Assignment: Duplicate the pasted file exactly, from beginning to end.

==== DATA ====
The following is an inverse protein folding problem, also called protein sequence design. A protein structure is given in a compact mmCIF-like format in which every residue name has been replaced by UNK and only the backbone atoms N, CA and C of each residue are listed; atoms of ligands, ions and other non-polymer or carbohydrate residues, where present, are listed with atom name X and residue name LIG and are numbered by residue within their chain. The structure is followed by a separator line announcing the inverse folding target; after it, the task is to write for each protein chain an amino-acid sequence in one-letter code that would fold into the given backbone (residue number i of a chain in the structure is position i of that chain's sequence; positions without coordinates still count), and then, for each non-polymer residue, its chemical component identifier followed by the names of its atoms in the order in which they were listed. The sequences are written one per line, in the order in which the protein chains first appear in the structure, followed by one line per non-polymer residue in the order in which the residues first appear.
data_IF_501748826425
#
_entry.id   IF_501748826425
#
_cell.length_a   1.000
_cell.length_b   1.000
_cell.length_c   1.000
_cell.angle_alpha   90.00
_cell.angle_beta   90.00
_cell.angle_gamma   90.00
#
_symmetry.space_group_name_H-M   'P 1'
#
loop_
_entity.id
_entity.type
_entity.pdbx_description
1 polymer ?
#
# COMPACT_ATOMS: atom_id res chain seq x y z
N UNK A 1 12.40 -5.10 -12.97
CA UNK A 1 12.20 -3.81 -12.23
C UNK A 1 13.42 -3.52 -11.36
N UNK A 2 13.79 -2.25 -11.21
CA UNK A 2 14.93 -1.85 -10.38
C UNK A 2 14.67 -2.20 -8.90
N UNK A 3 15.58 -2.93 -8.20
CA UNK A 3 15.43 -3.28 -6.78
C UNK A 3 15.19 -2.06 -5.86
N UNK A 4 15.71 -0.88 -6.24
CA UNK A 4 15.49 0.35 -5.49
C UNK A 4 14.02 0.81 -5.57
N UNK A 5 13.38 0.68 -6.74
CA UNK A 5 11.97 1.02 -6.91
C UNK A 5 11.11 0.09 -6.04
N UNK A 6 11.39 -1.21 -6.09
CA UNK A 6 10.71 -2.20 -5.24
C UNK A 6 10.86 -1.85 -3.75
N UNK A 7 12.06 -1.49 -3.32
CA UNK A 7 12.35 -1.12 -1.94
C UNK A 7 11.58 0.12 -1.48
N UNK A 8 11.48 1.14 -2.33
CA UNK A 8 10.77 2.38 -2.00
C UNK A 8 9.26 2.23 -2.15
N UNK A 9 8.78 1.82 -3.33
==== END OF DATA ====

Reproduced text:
The following is an inverse protein folding problem, also called protein sequence design. A protein structure is given in a compact mmCIF-like format in which every residue name has been replaced by UNK and only the backbone atoms N, CA and C of each residue are listed; atoms of ligands, ions and other non-polymer or carbohydrate residues, where present, are listed with atom name X and residue name LIG and are numbered by residue within their chain. The structure is followed by a separator line announcing the inverse folding target; after it, the task is to write for each protein chain an amino-acid sequence in one-letter code that would fold into the given backbone (residue number i of a chain in the structure is position i of that chain's sequence; positions without coordinates still count), and then, for each non-polymer residue, its chemical component identifier followed by the names of its atoms in the order in which they were listed. The sequences are written one per line, in the order in which the protein chains first appear in the structure, followed by one line per non-polymer residue in the order in which the residues first appear.
data_IF_501748826425
#
_entry.id   IF_501748826425
#
_cell.length_a   1.000
_cell.length_b   1.000
_cell.length_c   1.000
_cell.angle_alpha   90.00
_cell.angle_beta   90.00
_cell.angle_gamma   90.00
#
_symmetry.space_group_name_H-M   'P 1'
#
loop_
_entity.id
_entity.type
_entity.pdbx_description
1 polymer ?
#
# COMPACT_ATOMS: atom_id res chain seq x y z
N UNK A 1 12.40 -5.10 -12.97
CA UNK A 1 12.20 -3.81 -12.23
C UNK A 1 13.42 -3.52 -11.36
N UNK A 2 13.79 -2.25 -11.21
CA UNK A 2 14.93 -1.85 -10.38
C UNK A 2 14.67 -2.20 -8.90
N UNK A 3 15.58 -2.93 -8.20
CA UNK A 3 15.43 -3.28 -6.78
C UNK A 3 15.19 -2.06 -5.86
N UNK A 4 15.71 -0.88 -6.24
CA UNK A 4 15.49 0.35 -5.49
C UNK A 4 14.02 0.81 -5.57
N UNK A 5 13.38 0.68 -6.74
CA UNK A 5 11.97 1.02 -6.91
C UNK A 5 11.11 0.09 -6.04
N UNK A 6 11.39 -1.21 -6.09
CA UNK A 6 10.71 -2.20 -5.24
C UNK A 6 10.86 -1.85 -3.75
N UNK A 7 12.06 -1.49 -3.32
CA UNK A 7 12.35 -1.12 -1.94
C UNK A 7 11.58 0.12 -1.48
N UNK A 8 11.48 1.14 -2.33
CA UNK A 8 10.77 2.38 -2.00
C UNK A 8 9.26 2.23 -2.15
N UNK A 9 8.78 1.82 -3.33